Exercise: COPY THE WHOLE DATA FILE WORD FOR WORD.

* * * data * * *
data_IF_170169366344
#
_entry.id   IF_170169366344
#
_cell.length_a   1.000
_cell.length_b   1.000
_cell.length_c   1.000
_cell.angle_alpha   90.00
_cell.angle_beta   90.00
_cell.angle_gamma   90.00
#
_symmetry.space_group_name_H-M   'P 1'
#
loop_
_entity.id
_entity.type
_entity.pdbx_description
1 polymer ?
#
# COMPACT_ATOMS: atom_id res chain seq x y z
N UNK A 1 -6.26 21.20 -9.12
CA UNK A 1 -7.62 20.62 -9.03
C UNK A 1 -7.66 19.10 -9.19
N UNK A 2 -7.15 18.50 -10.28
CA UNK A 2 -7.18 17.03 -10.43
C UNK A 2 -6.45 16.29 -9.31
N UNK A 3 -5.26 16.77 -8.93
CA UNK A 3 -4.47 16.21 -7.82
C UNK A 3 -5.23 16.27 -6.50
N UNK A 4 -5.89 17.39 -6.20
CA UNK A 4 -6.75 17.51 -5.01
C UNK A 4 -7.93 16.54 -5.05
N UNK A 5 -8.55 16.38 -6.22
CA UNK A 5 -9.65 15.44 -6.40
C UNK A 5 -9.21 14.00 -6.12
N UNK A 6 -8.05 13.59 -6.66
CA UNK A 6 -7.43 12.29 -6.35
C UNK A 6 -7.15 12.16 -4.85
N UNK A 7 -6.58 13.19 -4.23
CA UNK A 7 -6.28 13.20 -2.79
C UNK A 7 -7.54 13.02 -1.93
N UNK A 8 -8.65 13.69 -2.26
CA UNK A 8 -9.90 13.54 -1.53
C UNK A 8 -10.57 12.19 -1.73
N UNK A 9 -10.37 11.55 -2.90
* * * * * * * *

data_IF_170169366344
#
_entry.id   IF_170169366344
#
_cell.length_a   1.000
_cell.length_b   1.000
_cell.length_c   1.000
_cell.angle_alpha   90.00
_cell.angle_beta   90.00
_cell.angle_gamma   90.00
#
_symmetry.space_group_name_H-M   'P 1'
#
loop_
_entity.id
_entity.type
_entity.pdbx_description
1 polymer ?
#
# COMPACT_ATOMS: atom_id res chain seq x y z
N UNK A 1 -6.26 21.20 -9.12
CA UNK A 1 -7.62 20.62 -9.03
C UNK A 1 -7.66 19.10 -9.19
N UNK A 2 -7.15 18.50 -10.28
CA UNK A 2 -7.18 17.03 -10.43
C UNK A 2 -6.45 16.29 -9.31
N UNK A 3 -5.26 16.77 -8.93
CA UNK A 3 -4.47 16.21 -7.82
C UNK A 3 -5.23 16.27 -6.50
N UNK A 4 -5.89 17.39 -6.20
CA UNK A 4 -6.75 17.51 -5.01
C UNK A 4 -7.93 16.54 -5.05
N UNK A 5 -8.55 16.38 -6.22
CA UNK A 5 -9.65 15.44 -6.40
C UNK A 5 -9.21 14.00 -6.12
N UNK A 6 -8.05 13.59 -6.66
CA UNK A 6 -7.43 12.29 -6.35
C UNK A 6 -7.15 12.16 -4.85
N UNK A 7 -6.58 13.19 -4.23
CA UNK A 7 -6.28 13.20 -2.79
C UNK A 7 -7.54 13.02 -1.93
N UNK A 8 -8.65 13.69 -2.26
CA UNK A 8 -9.90 13.54 -1.53
C UNK A 8 -10.57 12.19 -1.73
N UNK A 9 -10.37 11.55 -2.90